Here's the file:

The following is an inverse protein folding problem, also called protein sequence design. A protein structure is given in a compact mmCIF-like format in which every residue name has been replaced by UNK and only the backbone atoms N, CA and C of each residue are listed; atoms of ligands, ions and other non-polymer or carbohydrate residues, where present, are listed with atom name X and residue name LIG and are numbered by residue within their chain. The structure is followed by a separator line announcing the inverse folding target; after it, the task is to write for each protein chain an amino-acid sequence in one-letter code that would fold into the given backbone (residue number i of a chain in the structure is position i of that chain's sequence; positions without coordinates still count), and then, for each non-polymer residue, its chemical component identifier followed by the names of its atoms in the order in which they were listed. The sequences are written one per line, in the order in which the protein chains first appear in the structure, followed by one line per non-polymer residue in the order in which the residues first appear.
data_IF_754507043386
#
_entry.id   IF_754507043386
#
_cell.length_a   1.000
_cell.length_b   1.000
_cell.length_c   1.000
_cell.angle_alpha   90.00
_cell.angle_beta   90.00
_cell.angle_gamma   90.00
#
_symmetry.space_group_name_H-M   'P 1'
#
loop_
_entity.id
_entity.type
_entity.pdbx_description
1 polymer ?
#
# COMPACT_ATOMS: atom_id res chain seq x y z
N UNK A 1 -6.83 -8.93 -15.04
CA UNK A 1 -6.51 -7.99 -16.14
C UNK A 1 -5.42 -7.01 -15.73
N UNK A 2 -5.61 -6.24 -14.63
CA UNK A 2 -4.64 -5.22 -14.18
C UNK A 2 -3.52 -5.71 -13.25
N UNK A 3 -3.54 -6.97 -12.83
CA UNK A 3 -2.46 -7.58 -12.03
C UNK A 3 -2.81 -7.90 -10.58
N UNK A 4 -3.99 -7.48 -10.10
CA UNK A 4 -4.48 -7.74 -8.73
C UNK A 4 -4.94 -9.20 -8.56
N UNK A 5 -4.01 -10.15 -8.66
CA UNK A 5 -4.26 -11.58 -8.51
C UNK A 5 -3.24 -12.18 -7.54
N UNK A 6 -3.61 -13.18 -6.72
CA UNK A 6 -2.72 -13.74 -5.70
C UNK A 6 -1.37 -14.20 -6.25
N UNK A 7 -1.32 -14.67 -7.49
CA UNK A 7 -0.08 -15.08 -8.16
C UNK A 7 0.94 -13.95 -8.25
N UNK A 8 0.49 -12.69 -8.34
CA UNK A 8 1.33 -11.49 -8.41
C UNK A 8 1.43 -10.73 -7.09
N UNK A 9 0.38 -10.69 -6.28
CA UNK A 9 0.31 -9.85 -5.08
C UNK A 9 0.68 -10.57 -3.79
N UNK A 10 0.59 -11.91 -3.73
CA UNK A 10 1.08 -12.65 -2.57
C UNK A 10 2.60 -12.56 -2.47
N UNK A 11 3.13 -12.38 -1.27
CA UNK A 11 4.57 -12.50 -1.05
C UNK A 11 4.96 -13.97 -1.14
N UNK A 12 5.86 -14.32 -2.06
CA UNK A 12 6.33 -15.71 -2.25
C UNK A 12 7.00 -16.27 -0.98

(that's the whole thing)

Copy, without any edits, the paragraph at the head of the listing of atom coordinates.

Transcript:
The following is an inverse protein folding problem, also called protein sequence design. A protein structure is given in a compact mmCIF-like format in which every residue name has been replaced by UNK and only the backbone atoms N, CA and C of each residue are listed; atoms of ligands, ions and other non-polymer or carbohydrate residues, where present, are listed with atom name X and residue name LIG and are numbered by residue within their chain. The structure is followed by a separator line announcing the inverse folding target; after it, the task is to write for each protein chain an amino-acid sequence in one-letter code that would fold into the given backbone (residue number i of a chain in the structure is position i of that chain's sequence; positions without coordinates still count), and then, for each non-polymer residue, its chemical component identifier followed by the names of its atoms in the order in which they were listed. The sequences are written one per line, in the order in which the protein chains first appear in the structure, followed by one line per non-polymer residue in the order in which the residues first appear.